Now if you decided that you really arenít the best model for your shirt, be careful of what you do wear. Donít wear anyone elseís T shirt. And make sure whatever you do wear fits properly and is clean. Youíd think that was obvious but it always amazes me how may apparel vendors are dressed poorly. It may not be your stuff you are wearing, but it will still speaks volumes about your line. Donít give off a negative impression.

Creating A Buzz:
So you are in a 500+ booth show. How do you attract customers to your booth? Well, forget about all that crap about balloons, banners, medieval tents, free drawings, etc. Thatís not marketing. Itís desperation.

I think I already said Ďeverything you do should be geared toward your target customer.í (Yup, I checked, I did.) What do balloons have to do with your shirts? Probably nothing unless your shirts have balloons or clowns on them. A medieval type tent is great when your shirts feature hobbits, and does nothing when you are selling biker designs.

My problem with banners (besides that most that use them donít properly hang them and the result is a drooping sign that you canít read) is that while I understand you are proud of your creations and are trying to establish your brand, a big "Trishaís Tís" banner not only takes up what should be valuable selling space, but screams, "Look At Me!". And people do. They look at the banner. And never see your merchandise.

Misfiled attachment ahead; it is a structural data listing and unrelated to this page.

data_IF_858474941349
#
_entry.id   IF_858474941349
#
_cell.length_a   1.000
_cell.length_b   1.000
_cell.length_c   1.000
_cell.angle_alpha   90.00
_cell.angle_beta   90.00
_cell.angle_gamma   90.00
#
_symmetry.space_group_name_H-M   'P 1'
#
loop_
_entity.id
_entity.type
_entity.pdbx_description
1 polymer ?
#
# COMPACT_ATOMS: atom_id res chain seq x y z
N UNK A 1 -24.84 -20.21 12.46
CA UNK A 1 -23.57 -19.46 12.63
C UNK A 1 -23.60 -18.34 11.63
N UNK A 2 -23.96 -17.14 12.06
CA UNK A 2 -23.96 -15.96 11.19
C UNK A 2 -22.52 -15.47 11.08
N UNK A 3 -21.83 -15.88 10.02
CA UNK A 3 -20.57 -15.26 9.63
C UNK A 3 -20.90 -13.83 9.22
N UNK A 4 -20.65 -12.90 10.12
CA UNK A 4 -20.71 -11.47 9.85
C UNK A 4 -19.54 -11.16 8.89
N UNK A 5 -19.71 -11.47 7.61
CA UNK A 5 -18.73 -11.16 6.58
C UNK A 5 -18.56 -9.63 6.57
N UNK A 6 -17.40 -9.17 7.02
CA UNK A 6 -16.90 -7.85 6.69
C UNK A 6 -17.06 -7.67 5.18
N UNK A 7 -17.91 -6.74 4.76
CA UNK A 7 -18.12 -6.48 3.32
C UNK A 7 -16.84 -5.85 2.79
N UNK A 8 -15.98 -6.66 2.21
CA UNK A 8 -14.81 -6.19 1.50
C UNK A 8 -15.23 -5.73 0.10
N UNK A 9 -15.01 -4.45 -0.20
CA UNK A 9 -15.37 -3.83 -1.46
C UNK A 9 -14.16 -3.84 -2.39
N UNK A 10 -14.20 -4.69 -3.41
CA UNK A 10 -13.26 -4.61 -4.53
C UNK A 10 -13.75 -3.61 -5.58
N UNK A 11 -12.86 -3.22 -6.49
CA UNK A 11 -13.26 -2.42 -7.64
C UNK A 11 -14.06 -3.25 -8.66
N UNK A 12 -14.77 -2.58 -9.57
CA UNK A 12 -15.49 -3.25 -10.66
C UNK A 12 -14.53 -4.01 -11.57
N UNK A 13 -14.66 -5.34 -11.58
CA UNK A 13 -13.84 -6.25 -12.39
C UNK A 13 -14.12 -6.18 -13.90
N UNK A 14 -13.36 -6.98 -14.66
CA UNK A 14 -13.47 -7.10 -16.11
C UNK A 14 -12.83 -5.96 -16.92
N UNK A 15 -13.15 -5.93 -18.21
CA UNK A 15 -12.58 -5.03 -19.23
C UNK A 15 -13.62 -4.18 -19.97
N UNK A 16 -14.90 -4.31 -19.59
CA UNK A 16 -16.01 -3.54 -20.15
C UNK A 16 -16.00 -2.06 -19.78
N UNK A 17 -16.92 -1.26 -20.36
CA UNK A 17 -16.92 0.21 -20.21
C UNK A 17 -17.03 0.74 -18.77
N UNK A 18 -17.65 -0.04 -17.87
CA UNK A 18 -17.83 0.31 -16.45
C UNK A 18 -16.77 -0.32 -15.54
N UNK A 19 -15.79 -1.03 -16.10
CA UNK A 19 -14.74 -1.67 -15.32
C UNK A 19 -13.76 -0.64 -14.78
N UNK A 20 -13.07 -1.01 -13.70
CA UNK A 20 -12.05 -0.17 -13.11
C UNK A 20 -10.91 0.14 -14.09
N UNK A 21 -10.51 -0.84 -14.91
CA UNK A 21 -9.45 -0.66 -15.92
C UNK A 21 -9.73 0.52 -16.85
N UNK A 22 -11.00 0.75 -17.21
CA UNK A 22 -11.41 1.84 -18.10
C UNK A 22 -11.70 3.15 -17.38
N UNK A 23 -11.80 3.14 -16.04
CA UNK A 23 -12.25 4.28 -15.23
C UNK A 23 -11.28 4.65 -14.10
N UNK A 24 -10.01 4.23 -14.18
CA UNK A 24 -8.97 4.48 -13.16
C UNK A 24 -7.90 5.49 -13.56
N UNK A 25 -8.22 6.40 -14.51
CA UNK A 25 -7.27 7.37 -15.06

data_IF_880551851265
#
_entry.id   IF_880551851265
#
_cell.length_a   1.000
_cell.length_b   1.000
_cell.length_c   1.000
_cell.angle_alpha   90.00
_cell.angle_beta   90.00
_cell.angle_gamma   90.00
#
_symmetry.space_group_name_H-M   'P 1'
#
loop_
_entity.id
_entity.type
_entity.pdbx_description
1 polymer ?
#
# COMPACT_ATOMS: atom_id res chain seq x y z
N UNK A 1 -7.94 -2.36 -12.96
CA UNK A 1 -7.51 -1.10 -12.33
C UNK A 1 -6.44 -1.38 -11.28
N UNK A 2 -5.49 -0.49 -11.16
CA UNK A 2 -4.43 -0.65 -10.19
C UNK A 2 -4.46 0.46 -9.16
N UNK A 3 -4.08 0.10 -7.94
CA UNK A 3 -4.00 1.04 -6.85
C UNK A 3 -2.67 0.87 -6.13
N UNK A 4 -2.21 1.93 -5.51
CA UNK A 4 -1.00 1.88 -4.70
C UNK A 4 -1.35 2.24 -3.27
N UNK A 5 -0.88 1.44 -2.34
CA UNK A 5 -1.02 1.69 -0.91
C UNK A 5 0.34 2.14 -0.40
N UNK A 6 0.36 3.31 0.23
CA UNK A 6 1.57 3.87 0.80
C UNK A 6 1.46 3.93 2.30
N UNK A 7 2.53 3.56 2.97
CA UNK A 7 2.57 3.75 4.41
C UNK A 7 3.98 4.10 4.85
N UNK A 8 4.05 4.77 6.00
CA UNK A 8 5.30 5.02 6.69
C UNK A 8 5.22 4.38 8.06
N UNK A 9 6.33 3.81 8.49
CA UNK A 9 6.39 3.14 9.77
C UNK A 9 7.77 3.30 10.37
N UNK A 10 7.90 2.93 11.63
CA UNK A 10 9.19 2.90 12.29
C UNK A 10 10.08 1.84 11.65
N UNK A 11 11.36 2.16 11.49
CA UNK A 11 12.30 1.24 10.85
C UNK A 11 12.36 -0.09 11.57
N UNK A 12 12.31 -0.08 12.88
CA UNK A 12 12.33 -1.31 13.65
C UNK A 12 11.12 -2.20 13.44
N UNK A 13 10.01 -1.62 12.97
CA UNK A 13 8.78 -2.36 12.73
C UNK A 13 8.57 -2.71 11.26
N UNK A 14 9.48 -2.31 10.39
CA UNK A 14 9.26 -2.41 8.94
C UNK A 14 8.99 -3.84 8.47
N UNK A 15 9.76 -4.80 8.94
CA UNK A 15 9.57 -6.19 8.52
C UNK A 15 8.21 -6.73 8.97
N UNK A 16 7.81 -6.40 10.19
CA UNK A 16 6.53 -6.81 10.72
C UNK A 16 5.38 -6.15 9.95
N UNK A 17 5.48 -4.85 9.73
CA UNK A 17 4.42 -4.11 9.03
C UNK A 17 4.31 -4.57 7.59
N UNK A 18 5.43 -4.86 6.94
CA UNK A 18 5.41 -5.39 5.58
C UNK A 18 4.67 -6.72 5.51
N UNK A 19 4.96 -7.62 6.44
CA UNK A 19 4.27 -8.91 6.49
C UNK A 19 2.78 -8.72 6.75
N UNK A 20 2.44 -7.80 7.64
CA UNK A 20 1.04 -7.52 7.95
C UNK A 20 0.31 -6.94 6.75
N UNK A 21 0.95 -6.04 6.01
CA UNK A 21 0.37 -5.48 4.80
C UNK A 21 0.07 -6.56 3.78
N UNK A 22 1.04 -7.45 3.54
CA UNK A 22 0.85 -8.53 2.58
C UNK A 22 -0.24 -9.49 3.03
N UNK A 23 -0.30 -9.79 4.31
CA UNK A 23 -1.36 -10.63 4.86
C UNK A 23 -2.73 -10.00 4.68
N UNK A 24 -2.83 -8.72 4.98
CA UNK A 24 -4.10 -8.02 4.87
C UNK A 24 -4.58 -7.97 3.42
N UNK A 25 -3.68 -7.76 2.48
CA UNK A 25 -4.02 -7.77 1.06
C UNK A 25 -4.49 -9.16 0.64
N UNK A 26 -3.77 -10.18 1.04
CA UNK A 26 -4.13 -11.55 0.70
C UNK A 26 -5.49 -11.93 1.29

Go do a show. Watch the crowds as they walk by your booth. Count how long they take to pass. And look at where there eyes are. Hereís what youíll find: You have their attention for about 10 seconds. Do you want them to see your name, or your product? They will generally be looking at waist level, chest level, or up (usually depending on what was displayed at the booth before yours). Color, movement (or yes, a banner) will make them adjust their level. Once. And then they are gone. Make sure what they see makes them stop for a better look at your merchandise.

As for drawings and give-a-ways, great idea if you are selling Lotto T shirts. In fact, then Iíd make my own scratchers up. But more than likely that isnít what you are selling. Do drawings attract a crowd? Yup. But so do accidents. And neither translate into sales. People who queue up to enter a drawing are after a free prize, they have no interest in buying what you are selling. In fact, an "Iffy" customer may decide to see if they win a shirt for free rather than make the decision to buy one. Good job!

A lot of people will avoid a booth with a drawing figuring you really are just collecting names and addresses for future sales calls - which we all hate. A large crowd entering your drawing can also mean no room for a real customer. And though having a big crowd in your booth always gets attention, when a potential customers looks and sees the crowd isnít buying but filling out entry stubs instead they just keep right on walking.